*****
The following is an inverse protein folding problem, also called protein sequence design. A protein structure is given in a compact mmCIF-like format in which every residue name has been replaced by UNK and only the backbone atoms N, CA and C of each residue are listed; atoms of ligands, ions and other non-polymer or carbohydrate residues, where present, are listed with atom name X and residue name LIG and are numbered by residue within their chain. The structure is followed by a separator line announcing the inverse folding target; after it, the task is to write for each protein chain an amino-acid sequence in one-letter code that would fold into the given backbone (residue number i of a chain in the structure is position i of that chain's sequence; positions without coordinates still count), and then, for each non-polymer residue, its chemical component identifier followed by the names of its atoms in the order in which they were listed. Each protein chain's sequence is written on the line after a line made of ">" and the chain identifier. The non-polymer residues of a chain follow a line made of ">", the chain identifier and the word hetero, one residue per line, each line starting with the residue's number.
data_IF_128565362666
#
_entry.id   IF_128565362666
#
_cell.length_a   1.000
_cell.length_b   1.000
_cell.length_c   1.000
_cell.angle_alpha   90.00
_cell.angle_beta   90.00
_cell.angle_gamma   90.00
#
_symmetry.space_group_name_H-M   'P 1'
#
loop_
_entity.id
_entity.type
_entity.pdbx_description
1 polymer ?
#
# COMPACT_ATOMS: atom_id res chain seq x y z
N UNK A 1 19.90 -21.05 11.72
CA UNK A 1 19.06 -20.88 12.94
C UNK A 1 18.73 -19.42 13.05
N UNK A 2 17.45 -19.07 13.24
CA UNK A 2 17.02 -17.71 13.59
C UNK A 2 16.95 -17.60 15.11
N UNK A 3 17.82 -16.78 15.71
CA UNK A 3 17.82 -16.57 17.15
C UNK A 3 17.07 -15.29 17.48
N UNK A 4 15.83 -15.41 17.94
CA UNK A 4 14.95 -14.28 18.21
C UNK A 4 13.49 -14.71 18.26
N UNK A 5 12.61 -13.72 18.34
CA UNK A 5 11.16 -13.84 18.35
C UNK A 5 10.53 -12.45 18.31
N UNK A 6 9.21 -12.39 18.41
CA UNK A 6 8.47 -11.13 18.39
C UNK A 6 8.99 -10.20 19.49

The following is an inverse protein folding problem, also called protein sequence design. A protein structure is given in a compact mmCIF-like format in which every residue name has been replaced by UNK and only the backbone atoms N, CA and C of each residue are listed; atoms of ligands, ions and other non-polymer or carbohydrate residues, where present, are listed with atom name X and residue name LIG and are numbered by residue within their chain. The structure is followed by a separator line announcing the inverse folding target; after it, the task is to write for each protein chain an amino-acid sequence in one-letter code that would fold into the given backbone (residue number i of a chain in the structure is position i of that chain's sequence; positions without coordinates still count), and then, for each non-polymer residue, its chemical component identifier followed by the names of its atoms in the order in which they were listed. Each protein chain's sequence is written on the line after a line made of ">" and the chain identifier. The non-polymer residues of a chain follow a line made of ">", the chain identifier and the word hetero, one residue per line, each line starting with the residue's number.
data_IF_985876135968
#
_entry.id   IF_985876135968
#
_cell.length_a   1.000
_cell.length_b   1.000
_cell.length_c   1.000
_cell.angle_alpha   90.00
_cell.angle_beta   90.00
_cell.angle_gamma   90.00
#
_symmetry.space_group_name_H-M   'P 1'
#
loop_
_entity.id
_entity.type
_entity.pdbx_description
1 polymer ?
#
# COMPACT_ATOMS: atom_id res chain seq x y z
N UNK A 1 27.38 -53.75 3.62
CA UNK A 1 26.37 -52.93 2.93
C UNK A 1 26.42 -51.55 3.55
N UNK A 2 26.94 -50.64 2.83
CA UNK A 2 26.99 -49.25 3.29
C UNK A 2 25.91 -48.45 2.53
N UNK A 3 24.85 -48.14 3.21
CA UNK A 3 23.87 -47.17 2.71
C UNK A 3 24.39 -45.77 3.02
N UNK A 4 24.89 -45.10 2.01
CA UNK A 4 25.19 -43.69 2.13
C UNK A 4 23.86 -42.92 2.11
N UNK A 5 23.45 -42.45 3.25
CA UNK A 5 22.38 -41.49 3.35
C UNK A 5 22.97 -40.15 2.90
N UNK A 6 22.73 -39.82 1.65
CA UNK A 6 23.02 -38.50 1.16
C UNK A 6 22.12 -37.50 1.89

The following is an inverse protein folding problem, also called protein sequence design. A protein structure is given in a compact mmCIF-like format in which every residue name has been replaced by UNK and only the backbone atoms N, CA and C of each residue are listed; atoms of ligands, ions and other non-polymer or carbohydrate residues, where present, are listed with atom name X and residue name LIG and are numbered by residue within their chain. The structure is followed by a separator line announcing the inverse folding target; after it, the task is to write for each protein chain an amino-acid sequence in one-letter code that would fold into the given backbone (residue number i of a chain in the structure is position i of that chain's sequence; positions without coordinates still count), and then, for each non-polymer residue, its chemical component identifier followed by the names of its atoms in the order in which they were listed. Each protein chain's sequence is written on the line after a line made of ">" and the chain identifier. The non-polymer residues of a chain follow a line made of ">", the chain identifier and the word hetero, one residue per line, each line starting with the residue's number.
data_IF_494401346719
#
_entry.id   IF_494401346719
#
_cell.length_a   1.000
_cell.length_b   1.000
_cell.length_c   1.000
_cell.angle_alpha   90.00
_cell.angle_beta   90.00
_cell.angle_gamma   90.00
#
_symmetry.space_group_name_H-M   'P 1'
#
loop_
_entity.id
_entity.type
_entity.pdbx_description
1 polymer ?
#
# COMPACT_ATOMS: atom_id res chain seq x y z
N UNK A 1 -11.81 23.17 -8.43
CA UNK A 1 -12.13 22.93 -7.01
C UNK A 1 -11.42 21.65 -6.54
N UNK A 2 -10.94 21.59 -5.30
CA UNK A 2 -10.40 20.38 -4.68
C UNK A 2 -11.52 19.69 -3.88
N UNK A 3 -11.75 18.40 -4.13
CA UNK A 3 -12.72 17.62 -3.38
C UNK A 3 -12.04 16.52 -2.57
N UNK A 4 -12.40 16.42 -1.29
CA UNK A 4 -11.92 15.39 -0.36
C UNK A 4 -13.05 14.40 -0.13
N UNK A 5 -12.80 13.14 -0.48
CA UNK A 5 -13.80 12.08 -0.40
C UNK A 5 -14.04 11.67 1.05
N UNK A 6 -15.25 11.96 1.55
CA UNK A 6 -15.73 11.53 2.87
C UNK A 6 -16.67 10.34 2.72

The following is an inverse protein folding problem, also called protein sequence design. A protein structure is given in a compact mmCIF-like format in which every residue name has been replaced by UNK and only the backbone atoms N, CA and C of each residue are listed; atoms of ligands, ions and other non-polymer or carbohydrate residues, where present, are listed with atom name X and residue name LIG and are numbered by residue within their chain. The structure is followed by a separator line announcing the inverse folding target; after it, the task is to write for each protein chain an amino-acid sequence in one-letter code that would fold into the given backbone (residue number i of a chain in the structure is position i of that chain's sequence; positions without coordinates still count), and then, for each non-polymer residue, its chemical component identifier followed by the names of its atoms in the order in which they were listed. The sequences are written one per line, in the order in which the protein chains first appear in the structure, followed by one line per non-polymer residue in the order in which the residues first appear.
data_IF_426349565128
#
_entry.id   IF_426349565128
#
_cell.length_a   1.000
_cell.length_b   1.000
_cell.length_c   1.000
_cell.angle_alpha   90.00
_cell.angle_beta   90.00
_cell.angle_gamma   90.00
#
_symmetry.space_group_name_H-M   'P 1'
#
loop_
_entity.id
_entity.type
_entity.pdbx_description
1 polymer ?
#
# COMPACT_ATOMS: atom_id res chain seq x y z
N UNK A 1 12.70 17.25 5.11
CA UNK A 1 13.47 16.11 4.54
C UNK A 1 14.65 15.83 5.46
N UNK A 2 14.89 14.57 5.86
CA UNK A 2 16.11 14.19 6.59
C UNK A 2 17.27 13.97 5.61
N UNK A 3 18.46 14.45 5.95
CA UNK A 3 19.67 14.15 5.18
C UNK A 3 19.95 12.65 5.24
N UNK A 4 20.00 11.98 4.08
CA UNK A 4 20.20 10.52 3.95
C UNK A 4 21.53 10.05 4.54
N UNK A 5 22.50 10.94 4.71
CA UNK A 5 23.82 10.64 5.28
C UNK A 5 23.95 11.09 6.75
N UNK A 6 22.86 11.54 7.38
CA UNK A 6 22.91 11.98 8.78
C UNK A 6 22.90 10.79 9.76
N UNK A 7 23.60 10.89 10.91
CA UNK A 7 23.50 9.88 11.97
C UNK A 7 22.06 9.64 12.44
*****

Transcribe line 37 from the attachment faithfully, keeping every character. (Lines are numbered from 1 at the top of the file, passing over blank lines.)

N UNK A 6 9.21 -12.39 18.41